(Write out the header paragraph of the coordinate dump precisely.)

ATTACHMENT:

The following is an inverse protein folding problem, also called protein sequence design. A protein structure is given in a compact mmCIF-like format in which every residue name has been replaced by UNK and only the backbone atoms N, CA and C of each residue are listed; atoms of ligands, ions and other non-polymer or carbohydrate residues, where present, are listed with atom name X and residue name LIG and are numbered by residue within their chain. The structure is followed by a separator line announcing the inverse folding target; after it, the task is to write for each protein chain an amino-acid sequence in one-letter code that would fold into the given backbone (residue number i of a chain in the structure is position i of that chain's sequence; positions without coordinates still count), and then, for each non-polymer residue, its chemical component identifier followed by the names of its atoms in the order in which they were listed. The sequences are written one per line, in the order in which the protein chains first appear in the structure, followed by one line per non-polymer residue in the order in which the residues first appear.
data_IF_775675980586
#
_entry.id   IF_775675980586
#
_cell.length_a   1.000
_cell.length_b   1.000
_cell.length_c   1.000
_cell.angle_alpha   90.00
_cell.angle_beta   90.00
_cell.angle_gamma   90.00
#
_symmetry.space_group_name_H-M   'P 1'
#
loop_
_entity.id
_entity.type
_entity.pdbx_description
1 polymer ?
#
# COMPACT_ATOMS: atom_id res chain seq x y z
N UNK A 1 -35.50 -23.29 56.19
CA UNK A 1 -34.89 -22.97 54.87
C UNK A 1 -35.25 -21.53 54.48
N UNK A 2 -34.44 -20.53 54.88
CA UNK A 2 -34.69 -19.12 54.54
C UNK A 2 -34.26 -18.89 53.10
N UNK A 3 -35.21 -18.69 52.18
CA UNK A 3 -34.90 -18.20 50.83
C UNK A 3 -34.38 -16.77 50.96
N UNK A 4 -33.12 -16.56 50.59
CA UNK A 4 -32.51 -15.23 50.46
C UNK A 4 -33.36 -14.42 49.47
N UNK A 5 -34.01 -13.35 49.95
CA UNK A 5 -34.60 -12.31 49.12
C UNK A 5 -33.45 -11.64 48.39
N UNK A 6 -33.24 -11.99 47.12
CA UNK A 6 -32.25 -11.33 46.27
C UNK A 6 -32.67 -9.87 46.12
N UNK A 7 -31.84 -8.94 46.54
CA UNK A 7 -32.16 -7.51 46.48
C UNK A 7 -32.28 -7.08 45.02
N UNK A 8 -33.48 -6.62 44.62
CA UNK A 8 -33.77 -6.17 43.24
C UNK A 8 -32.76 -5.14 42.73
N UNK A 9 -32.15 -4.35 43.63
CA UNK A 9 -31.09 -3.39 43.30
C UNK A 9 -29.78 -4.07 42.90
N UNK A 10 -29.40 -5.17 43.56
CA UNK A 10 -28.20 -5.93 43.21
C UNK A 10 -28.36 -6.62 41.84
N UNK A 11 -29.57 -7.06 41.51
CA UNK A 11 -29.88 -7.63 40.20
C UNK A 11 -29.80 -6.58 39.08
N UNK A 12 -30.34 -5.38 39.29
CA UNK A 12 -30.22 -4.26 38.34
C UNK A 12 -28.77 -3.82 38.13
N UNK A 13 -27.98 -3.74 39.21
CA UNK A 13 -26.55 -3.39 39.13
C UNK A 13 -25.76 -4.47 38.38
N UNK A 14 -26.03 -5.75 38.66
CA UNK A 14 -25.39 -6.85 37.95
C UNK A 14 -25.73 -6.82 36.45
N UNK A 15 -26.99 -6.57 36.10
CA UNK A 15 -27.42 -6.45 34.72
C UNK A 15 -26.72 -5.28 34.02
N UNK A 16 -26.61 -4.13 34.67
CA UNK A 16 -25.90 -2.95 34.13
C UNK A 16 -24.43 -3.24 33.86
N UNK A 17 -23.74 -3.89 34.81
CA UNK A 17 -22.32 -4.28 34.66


The following is an inverse protein folding problem, also called protein sequence design. A protein structure is given in a compact mmCIF-like format in which every residue name has been replaced by UNK and only the backbone atoms N, CA and C of each residue are listed; atoms of ligands, ions and other non-polymer or carbohydrate residues, where present, are listed with atom name X and residue name LIG and are numbered by residue within their chain. The structure is followed by a separator line announcing the inverse folding target; after it, the task is to write for each protein chain an amino-acid sequence in one-letter code that would fold into the given backbone (residue number i of a chain in the structure is position i of that chain's sequence; positions without coordinates still count), and then, for each non-polymer residue, its chemical component identifier followed by the names of its atoms in the order in which they were listed. The sequences are written one per line, in the order in which the protein chains first appear in the structure, followed by one line per non-polymer residue in the order in which the residues first appear.